A Pasco County surgical center at the well-known Bonati Spine Institute has been shut down after Florida health care regulators suspended the center’s license.
Regulators alleged immediate danger to patients because a “certified surgical technologist” had performed multiple procedures even though he wasn’t licensed as a doctor.
The Hudson surgical center knowingly allowed the unnamed employee to conduct such procedures on patients without being licensed as a health care professional by the Florida Department of Health — and despite other staff members raising concerns about his actions, according to a 13-page emergency suspension order filed Wednesday by the Agency for Health Care Administration, or AHCA.
The for-profit ambulatory surgical center, called the Medical Development Corporation of Pasco County, has three operating rooms and five recovery beds, according to the Agency for Health Care Administration. The agency fined the center $1,000 last year after facility leadership took no apparent steps to alert the state health department to a COVID-19 outbreak in which seven employees were infected, state records show.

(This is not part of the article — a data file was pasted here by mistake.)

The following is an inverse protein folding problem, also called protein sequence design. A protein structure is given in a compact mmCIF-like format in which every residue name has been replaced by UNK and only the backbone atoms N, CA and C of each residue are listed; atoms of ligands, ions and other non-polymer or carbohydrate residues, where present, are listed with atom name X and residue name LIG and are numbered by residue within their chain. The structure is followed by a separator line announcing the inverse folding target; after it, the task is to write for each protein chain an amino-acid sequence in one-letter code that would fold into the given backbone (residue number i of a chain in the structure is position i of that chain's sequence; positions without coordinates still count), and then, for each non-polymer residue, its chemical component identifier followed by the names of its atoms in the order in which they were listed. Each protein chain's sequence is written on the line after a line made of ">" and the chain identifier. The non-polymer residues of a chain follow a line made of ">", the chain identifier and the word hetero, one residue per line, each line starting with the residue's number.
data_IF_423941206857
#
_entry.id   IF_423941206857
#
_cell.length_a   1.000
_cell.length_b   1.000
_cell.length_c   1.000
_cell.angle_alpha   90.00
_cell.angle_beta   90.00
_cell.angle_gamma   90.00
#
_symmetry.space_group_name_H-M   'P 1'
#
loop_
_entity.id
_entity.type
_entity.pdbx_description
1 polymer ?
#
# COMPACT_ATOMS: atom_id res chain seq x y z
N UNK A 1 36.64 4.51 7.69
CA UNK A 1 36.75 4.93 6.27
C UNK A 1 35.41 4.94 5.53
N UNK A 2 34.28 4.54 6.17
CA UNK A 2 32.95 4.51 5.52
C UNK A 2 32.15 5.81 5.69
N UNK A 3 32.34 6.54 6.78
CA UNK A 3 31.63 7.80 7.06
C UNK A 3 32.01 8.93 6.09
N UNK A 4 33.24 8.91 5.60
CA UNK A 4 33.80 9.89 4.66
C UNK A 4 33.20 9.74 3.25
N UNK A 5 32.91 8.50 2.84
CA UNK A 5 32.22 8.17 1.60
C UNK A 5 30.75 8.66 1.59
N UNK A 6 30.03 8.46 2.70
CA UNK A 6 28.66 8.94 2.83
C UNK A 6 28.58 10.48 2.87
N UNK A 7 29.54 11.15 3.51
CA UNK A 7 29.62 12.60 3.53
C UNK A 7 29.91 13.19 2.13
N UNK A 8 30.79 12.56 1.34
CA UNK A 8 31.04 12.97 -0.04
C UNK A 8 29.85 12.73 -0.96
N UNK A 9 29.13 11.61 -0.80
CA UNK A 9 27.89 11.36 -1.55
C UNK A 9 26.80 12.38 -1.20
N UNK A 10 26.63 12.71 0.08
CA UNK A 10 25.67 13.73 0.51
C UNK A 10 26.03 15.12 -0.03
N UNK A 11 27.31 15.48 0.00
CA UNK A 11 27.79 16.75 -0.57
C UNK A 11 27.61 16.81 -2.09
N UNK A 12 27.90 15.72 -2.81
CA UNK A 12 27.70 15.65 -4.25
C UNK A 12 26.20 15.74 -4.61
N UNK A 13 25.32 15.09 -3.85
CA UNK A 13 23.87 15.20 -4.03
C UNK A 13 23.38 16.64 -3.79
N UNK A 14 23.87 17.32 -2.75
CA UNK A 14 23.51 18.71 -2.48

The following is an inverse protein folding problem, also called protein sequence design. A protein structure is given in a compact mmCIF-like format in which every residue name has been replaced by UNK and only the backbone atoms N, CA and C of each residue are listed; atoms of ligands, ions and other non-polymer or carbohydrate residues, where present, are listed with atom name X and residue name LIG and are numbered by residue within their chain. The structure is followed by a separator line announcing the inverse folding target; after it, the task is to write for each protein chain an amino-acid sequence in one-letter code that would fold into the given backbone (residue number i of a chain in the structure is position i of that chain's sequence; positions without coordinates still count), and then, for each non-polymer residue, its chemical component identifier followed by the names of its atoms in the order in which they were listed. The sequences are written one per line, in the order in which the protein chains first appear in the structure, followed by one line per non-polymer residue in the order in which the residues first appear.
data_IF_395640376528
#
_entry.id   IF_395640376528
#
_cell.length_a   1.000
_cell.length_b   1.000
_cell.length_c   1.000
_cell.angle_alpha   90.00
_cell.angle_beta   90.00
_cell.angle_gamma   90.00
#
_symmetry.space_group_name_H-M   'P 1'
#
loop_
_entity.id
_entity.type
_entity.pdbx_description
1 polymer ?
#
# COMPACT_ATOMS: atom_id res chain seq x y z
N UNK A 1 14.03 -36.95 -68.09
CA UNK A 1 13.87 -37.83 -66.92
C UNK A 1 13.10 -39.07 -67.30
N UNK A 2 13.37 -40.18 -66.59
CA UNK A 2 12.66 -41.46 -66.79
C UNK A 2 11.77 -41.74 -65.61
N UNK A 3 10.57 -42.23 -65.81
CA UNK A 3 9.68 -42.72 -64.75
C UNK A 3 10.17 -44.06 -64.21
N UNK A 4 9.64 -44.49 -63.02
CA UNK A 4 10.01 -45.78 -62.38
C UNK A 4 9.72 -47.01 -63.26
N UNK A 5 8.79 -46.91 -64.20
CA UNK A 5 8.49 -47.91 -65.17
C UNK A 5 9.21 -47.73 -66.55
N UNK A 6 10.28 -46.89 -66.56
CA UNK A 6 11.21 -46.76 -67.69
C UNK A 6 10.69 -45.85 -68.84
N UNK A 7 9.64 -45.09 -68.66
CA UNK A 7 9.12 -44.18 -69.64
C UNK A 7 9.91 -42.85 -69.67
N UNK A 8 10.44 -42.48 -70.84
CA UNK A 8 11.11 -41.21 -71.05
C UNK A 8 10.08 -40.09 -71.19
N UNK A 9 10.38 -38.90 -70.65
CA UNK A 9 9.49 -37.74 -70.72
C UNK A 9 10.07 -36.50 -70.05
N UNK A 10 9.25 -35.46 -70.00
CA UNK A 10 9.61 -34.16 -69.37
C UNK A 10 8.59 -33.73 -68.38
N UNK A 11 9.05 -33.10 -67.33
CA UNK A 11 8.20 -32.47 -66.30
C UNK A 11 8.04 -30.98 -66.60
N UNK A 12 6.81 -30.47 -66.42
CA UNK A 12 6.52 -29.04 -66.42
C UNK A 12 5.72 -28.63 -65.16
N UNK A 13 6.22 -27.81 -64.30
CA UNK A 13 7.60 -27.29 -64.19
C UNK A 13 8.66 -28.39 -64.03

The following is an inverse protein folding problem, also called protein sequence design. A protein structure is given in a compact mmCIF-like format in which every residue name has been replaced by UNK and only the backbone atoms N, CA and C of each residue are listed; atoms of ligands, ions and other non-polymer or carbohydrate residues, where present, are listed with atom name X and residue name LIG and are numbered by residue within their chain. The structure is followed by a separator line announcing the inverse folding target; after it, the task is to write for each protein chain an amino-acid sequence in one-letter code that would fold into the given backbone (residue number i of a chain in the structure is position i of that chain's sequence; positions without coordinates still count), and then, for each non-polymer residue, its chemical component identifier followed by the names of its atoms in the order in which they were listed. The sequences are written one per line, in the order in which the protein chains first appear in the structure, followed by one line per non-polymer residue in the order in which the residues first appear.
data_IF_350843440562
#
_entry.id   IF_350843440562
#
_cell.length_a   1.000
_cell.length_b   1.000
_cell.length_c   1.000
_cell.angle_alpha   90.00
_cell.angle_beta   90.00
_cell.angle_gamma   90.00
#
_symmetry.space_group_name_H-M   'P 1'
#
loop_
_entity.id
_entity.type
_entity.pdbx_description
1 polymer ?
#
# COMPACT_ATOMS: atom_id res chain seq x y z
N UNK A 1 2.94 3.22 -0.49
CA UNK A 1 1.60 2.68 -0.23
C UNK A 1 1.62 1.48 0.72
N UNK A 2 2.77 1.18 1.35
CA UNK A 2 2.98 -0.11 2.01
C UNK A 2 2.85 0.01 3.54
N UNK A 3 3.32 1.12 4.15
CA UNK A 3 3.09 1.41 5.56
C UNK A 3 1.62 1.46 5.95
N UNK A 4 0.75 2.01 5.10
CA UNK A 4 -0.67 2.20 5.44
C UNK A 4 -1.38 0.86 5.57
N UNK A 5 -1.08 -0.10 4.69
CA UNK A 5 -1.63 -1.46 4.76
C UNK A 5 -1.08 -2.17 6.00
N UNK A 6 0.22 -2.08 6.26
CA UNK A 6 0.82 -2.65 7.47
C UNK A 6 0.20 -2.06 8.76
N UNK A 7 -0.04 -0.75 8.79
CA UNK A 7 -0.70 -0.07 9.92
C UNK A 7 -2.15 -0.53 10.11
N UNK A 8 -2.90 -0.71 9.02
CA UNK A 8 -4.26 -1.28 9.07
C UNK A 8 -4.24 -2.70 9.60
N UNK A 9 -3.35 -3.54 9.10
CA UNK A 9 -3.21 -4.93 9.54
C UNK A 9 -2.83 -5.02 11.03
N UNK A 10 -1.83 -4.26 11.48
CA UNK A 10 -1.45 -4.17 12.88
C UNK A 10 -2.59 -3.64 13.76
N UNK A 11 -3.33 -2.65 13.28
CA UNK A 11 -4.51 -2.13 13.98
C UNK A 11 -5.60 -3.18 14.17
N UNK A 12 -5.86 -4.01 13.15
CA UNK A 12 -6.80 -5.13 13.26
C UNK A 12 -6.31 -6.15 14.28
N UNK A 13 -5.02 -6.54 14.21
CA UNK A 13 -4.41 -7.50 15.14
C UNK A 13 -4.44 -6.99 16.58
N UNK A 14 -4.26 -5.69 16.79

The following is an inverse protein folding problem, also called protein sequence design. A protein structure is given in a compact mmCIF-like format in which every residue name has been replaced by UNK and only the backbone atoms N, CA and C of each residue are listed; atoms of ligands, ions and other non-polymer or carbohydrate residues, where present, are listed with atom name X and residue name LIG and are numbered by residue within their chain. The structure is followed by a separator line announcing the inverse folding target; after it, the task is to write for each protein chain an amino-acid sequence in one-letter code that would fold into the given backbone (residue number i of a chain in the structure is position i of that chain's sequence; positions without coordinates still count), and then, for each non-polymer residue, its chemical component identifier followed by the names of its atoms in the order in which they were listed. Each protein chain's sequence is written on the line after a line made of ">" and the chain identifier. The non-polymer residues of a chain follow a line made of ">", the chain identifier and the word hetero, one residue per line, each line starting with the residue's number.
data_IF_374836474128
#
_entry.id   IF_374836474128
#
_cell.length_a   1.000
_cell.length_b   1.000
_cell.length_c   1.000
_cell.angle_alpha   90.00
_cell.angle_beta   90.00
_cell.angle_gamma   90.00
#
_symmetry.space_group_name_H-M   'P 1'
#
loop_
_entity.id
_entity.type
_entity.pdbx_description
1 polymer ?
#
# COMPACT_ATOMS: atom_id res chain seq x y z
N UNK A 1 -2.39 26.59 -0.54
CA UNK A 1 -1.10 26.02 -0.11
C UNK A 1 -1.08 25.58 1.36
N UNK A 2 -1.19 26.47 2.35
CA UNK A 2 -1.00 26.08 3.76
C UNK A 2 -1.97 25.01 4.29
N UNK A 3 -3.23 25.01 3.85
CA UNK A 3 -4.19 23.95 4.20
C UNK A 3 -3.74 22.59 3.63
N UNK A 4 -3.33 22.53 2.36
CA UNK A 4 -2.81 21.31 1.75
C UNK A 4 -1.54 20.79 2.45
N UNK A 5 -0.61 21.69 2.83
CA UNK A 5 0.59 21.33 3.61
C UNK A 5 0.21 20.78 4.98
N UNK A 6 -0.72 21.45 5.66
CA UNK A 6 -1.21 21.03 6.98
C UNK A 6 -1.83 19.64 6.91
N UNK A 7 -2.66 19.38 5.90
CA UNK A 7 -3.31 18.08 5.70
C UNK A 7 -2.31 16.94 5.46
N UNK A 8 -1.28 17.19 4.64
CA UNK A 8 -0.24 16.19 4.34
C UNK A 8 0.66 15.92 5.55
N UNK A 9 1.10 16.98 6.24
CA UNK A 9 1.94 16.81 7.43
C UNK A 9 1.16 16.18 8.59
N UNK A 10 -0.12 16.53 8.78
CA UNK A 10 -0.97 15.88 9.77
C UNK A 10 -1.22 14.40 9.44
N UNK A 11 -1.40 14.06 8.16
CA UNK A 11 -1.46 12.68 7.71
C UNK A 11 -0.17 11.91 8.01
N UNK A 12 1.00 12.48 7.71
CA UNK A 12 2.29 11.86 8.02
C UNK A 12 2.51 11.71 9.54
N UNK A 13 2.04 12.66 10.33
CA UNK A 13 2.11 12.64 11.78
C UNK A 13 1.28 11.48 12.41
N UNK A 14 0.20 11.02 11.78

The surgical center was incorporated in 1983, according to state business records. It shares an address with the Gulf Coast Orthopedic Center, commonly known as the Bonati Spine Institute, according to state health department records. The Bonati Spine Institute’s website says it pioneered the use of laser spine surgery.
Dr. Alfred O. Bonati, 83, a surgeon, is the administrator of both Gulf Coast Orthopedic Center and the Medical Development Corporation of Pasco County, according to the Agency for Health Care Administration. Bonati, founder of the Bonati Spine Institute, has been licensed as a Florida doctor since 1981, according to the state health department.
The problems at the surgery center “span perhaps years,” according to the emergency order. The center also “failed or refused” to provide some patients’ medical records to Florida regulators, the order said, so the state couldn’t assess their surgical outcomes.
The center “knew or should have known of alleged unlicensed surgical practice,” the order says, “but has demonstrated no action to even investigate the repeated allegations.”
The order, which took effect at 5 p.m. Wednesday, described the failures as “operational and management system deficiencies” that endangered “the health, safety and welfare” of the center’s patients.